An Off-Roading Mobile Home Monster. For the person who has everything (but common sense). Gizmag has the gasp-worthy details: "The monstrous mobile home is based on Mercedes' standard Zetros platform and takes advantage of permanent all-wheel drive with a two-stage transfer case and three differential locks to provide rugged, go anywhere capability. Mercedes isn't overstating the Zetros' off-road ability: it will ford rivers up to 1.19 meters (3.9 feet) deep, climb gradients of 80 percent and is capable of axle articulation of 2 x 500mm (19.7 inches)..."

TODAY: Mix of clouds and sun. Dew point: 46. Winds: NW 10+ High: 68
FRIDAY NIGHT: Clearing and cool. Low: 50
SATURDAY: Sunny, beautiful. Dew point: 45. Winds: NW 8. High: 75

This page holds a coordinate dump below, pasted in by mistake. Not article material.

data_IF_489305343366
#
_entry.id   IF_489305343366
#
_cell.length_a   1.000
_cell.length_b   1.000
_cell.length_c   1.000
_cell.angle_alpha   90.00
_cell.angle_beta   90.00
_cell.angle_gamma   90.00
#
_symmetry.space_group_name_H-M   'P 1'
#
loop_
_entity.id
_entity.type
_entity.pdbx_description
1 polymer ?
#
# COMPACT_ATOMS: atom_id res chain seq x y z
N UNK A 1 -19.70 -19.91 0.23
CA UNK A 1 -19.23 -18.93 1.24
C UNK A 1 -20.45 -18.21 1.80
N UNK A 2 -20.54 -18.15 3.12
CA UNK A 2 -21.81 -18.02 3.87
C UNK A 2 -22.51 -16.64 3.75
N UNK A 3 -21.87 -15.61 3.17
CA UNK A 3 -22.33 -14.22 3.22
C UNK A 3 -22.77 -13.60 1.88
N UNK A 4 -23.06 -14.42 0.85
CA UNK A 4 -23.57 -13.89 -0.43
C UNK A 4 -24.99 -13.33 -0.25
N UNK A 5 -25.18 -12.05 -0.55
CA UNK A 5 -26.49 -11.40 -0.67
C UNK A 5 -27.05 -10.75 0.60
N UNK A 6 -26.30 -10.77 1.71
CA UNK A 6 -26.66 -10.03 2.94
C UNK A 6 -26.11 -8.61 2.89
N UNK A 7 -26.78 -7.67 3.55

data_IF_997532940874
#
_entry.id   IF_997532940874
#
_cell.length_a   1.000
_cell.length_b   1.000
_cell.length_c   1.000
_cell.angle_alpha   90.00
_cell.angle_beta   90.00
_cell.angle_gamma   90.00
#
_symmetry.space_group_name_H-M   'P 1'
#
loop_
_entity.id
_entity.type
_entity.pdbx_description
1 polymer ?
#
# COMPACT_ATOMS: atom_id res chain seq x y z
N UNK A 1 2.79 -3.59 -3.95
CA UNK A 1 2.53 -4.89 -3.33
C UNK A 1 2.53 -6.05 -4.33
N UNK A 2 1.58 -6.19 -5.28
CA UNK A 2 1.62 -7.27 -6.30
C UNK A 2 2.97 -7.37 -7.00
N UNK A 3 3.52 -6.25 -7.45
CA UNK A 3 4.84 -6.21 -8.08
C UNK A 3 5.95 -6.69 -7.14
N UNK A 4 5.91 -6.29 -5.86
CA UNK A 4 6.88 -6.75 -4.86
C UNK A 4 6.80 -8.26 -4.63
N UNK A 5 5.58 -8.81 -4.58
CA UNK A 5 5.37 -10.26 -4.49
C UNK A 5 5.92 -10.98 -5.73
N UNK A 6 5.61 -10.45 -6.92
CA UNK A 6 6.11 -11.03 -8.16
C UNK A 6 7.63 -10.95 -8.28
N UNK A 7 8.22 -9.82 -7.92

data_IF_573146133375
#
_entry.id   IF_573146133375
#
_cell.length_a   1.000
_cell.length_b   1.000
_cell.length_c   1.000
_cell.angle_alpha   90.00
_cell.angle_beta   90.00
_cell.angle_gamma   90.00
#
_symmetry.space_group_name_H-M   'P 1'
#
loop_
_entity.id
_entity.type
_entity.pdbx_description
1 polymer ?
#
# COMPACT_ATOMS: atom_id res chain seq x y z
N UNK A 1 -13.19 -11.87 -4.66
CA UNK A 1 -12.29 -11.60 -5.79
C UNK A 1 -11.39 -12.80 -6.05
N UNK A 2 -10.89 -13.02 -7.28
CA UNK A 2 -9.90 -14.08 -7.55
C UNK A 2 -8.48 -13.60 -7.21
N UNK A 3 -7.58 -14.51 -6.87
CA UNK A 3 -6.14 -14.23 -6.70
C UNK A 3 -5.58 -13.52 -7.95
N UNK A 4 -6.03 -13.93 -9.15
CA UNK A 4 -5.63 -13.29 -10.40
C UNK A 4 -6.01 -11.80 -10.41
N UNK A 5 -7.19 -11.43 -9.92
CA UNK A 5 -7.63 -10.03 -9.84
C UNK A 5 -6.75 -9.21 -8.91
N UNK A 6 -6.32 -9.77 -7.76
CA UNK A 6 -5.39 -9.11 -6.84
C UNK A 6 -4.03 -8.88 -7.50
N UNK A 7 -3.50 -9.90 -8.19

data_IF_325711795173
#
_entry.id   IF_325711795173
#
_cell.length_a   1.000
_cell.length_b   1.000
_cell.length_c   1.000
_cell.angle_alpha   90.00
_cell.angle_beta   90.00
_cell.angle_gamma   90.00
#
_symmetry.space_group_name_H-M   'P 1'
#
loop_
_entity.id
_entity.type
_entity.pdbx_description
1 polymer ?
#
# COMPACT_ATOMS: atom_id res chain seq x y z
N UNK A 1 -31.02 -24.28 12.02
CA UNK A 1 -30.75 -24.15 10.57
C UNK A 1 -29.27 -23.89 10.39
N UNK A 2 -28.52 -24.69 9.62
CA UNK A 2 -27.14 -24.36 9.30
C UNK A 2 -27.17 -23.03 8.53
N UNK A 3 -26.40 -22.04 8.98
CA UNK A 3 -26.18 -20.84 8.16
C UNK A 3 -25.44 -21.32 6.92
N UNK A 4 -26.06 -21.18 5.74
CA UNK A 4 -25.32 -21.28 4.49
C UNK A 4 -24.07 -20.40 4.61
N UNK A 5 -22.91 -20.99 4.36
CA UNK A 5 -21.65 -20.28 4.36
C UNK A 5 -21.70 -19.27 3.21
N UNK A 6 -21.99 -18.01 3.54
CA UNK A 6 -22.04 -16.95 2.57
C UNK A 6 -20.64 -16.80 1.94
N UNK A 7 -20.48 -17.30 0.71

SUNDAY: Sunny, still postcard-worthy. Wake-up: 53. High: 77
MONDAY: More clouds, isolated shower possible south. Wake-up: 55. High: 75
TUESDAY: Some sun, clouds increase. Wake-up: 60. High: 76
WEDNESDAY: Showers, possible T-storms. Wake-up: 58. High: 69
THURSDAY: Mostly cloudy, risk of sweatshirts. Wake-up: 49. High: 59

Shelf Cloud. Thanks to Russ Latimer, who captured an impressive shelf cloud sparked by rain-cooled downdrafts in a strong thunderstorm. When you see a cloud formation like this it might be a good day to get off the beach. Just saying...

Climate Stories...

"There is a sufficiency in the world for man's need but not for man's greed".  ~Mohandas K. Gandhi